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POVERTY REDUCTION AND ECONOMIC MANAGEMENT NETWORK (PREM)
Economic Premise OCTOBER 2010
Russia 1998 Revisited: Lessons for Financial Globalization Brian Pinto and Sergei Ulatov
In 1998, the Russian Federation experienced one of the most severe emerging market crises of the 1997–2001 period. It occurred less than six months after the attainment of single-digit inflation, which was supposed to launch the economy onto a sustainable growth path. This note sets out why that occurred and discusses the lessons learned.
The Russian crisis of 1998 is yet another instance of financial globalization contributing to an emerging market crisis instead of better resource allocation and faster growth. External financial liberalization took place in the presence of weak country fundamentals, with financial globalization eventually amplifying the vulnerability from the Russian Federation’s combination of a fixed exchange rate and unsustainable government debt dynamics. In particular, external portfolio investors—motivated by the expectation of a big official bailout—continued to finance the government’s debt build-up after mid-May 1998, even though it was obvious by then that a fundamentals-based crisis à la KrugmanFlood-Garber (Krugman 1979; Flood and Garber 1984) and Sargent-Wallace (1981) was unavoidable. As a result, Russia ended up with a much bigger external debt burden when the crisis eventually hit that August. By February 1998, Russia had both achieved single-digit inflation and substantially completed its privatization program. Yet it endured a massive exchange rate/banking/public debt crisis just six months later, in August 1998. This meltdown, which we shall refer to as “Russia 1998,” was probably the most serious emerging market crisis witnessed over the 1997–2001 time frame, a turbulent period bookended
by the crisis in East Asia and those in Argentina and Turkey. Russia 1998 threatened to bring down the U.S. financial system via the hedge fund managed by Long-Term Capital Management. That threat prompted the New York Federal Reserve to persuade 14 banks to pump $3.6 billion into the fund while the Federal Reserve’s Board of Governors aggressively eased monetary policy by cutting interest rates thrice in quick succession (see Dungey et al. ). Although the contagion effects of Russia 1998 have been studied extensively (in Dungey et al. , for example), the country crisis itself has received scant attention—with Russia probably seen as too oil driven and geopolitical to have broad appeal. However, lessons on financial globalization from Russia 1998 are of general applicability. Indeed, paying more attention to Russia might have had a beneficial impact on the design of the rescue package for Argentina in 2001.1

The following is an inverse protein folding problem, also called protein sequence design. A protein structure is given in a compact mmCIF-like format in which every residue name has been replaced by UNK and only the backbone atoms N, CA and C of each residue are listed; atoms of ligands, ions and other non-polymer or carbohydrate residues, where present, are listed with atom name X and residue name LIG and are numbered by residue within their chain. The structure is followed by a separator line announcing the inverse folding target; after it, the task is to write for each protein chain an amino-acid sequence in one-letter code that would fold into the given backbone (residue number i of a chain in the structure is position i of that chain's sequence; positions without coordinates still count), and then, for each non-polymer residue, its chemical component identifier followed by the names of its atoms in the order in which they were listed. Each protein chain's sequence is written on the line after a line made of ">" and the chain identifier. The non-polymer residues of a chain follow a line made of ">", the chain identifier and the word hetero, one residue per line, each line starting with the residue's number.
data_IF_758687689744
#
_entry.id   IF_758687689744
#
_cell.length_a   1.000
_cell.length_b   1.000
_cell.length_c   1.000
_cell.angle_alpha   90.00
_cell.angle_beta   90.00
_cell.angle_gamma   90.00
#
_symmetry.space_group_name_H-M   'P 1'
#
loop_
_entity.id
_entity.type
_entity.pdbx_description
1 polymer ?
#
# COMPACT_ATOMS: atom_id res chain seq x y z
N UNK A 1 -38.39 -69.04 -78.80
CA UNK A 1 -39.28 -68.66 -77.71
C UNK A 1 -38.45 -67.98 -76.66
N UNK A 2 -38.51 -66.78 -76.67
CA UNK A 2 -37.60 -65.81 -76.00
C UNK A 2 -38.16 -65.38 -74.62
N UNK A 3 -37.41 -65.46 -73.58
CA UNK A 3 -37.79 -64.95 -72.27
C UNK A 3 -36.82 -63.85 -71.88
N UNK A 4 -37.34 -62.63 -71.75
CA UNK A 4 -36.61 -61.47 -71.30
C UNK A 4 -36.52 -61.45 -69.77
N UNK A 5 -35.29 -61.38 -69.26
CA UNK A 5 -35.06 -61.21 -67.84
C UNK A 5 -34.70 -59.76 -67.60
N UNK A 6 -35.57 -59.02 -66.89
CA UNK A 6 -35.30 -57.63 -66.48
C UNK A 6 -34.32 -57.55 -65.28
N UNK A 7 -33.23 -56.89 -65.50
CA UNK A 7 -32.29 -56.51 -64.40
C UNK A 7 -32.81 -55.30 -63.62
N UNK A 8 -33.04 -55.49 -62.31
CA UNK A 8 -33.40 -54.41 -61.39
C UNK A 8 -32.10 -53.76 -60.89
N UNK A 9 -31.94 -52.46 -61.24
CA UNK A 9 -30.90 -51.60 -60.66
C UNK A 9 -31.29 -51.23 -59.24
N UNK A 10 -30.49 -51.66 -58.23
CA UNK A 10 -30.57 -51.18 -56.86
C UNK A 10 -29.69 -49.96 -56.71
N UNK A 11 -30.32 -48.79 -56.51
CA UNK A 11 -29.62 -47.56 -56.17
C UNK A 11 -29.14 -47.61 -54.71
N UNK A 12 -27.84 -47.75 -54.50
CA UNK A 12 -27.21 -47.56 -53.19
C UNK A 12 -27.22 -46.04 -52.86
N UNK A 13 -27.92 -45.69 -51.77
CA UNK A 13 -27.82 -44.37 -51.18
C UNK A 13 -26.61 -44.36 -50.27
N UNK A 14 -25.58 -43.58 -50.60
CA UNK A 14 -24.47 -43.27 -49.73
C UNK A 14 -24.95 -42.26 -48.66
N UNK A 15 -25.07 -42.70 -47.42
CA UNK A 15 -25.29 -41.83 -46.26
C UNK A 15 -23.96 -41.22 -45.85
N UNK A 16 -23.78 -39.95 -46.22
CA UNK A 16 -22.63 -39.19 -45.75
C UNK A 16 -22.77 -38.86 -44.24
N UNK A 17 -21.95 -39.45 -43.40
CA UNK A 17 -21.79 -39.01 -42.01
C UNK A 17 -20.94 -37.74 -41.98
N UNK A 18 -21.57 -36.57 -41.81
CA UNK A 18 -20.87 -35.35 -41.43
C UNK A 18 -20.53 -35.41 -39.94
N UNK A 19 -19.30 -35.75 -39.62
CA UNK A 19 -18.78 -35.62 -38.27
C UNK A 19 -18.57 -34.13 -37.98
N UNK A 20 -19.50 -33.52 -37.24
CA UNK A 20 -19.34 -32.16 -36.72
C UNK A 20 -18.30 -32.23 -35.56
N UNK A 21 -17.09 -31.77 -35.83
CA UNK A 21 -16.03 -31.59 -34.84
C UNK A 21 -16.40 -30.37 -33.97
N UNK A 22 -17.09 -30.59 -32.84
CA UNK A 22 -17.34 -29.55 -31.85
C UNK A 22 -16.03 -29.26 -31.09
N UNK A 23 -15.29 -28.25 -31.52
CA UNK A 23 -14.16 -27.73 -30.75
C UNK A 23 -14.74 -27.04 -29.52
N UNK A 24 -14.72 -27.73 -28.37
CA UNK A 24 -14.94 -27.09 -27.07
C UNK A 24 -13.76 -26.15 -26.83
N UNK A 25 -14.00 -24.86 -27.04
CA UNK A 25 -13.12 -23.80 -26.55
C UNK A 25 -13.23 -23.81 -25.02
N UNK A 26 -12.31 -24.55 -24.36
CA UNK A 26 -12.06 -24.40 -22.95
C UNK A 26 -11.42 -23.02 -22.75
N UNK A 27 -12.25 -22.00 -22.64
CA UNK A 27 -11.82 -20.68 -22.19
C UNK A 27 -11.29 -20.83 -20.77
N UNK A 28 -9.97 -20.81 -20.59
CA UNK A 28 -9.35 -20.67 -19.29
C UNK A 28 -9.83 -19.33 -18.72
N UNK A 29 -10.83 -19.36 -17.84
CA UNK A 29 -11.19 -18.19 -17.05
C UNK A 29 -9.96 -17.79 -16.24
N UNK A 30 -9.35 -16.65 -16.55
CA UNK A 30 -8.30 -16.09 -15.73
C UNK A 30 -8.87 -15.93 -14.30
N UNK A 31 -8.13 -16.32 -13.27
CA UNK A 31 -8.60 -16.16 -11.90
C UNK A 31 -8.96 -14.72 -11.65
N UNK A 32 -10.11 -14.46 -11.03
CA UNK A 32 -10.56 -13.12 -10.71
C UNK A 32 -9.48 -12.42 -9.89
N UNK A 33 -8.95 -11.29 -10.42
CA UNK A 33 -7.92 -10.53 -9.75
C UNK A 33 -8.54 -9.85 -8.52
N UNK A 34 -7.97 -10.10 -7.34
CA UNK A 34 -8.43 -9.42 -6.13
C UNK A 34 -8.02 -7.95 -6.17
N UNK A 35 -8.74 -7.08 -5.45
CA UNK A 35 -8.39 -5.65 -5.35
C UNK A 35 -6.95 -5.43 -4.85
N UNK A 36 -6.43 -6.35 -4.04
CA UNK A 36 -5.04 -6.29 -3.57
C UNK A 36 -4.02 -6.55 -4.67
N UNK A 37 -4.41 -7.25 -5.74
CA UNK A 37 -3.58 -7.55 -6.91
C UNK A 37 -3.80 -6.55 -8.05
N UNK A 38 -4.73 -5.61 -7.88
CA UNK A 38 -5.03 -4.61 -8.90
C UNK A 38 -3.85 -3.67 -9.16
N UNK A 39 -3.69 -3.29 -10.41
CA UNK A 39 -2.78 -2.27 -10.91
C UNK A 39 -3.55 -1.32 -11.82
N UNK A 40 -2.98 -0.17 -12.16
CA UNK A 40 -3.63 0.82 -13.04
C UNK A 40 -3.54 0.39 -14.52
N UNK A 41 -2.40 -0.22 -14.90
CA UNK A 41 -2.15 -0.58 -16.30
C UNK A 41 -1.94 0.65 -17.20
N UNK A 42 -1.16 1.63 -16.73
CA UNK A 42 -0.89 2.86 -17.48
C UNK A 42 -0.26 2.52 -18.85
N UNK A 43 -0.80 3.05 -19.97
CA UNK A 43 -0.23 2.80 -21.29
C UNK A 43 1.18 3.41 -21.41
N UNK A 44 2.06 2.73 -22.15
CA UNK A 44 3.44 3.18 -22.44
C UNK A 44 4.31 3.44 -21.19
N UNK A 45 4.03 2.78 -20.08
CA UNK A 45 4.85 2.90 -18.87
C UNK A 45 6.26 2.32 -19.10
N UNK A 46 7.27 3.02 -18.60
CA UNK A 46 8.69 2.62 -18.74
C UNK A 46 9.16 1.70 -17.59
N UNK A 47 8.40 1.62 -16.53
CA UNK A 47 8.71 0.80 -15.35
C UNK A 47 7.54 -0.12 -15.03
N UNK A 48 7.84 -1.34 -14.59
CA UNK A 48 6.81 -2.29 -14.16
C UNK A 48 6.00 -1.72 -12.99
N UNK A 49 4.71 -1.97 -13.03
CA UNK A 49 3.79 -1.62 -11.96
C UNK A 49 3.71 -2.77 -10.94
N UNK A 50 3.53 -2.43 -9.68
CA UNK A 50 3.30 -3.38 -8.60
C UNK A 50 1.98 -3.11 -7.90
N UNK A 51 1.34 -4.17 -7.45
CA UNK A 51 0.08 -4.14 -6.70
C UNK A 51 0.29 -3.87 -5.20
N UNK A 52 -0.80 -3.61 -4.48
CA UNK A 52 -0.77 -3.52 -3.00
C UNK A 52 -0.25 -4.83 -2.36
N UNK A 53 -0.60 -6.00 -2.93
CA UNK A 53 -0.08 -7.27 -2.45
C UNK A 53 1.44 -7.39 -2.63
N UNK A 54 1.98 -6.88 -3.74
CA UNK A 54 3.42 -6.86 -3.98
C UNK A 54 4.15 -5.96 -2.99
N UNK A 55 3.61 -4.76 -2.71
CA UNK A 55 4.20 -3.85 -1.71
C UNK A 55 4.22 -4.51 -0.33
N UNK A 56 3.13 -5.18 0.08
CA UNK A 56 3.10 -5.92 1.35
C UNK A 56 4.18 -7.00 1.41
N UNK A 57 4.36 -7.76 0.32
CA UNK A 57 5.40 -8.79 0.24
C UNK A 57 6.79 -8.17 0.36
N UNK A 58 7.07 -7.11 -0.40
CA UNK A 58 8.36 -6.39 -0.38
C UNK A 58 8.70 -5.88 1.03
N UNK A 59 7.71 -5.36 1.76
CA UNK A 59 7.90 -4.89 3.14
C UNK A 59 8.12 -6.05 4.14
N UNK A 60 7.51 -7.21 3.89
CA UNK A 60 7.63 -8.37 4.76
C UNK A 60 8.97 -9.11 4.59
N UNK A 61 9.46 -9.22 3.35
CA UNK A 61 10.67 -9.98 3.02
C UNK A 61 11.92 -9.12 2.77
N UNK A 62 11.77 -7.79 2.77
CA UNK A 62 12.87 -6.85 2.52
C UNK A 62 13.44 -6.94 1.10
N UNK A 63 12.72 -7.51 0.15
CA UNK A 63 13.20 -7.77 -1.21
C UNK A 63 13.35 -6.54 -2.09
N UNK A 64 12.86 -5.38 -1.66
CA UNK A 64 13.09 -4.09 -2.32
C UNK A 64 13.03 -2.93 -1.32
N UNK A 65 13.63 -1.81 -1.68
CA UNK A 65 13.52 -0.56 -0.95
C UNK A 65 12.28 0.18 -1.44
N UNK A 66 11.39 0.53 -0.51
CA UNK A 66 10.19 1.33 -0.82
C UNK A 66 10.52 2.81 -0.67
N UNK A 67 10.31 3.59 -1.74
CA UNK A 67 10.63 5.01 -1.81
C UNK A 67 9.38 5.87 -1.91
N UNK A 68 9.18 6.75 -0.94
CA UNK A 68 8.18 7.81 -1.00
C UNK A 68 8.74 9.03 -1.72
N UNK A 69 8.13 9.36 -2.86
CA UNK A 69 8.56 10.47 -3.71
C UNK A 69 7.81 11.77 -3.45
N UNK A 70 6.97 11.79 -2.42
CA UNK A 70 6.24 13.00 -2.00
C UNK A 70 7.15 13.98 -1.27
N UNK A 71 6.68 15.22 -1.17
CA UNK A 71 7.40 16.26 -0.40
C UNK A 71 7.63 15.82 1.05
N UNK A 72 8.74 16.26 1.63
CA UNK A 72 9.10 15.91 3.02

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Country Fundamentals Russia was going through two transitions: one from more than 70 years of central planning to a market economy; the other from triple- to single-digit inflation and considerably lower fis-
cal deficits, a quest that began in earnest as part of a three-year stabilization program launched with International Monetary Fund (IMF) support in July 1995.2 But even though inflation came down rapidly, the fiscal deficit targets were significantly exceeded. As a result, even though the nominal exchange rate was fixed (or managed with narrow bounds) to lower inflation, interest rates on ruble Treasury bills (GKOs) stayed at exceptionally high levels, averaging 56 percent in real terms between May 1995 and July 1997. The real effective exchange rate appreciated some 55 percent over the same period, a more or less inevitable arithmetical consequence of the exchange rate–based stabilization: the exchange rate was fixed, but inflation came down only gradually (a point made earlier by Dornbusch and Werner ). The persistently high real interest rates and large real appreciation made it all but impossible for enterprise managers to operate profitably. At the same time, privatization did not yield the improvements in corporate governance and productivity one might have expected. The process was marred, resulting either in control going to insiders as part of mass privatization; or valuable companies in oil, metals, and telecommunications going to the powerful Moscow banks as part of the opaque “loans-for-shares” auctions carried out in late-1995. Why did the adverse economic outcomes not prompt a mid-course correction? For two reasons, in our assessment: First, there was a deeply entrenched belief that lowering inflation would lead to fast, sustainable growth—and inflation was coming down quickly.3 Second, the debt dynamics of the government seemed under control. Table 1 shows that despite significant primary fiscal deficits, high interest payments, and small or negative growth rates, the debt-to-GDP ratio remained more or less constant over the period 1995–97. Based on standard debt dynamics, one would have expected the debt-to-GDP ratio to have been on an explosive path.4 The explanation for the constancy of the debt-to-GDP ratio is to be found in the real appreciation of the ruble: for example, in 1996, the dollar-denominated share of govern-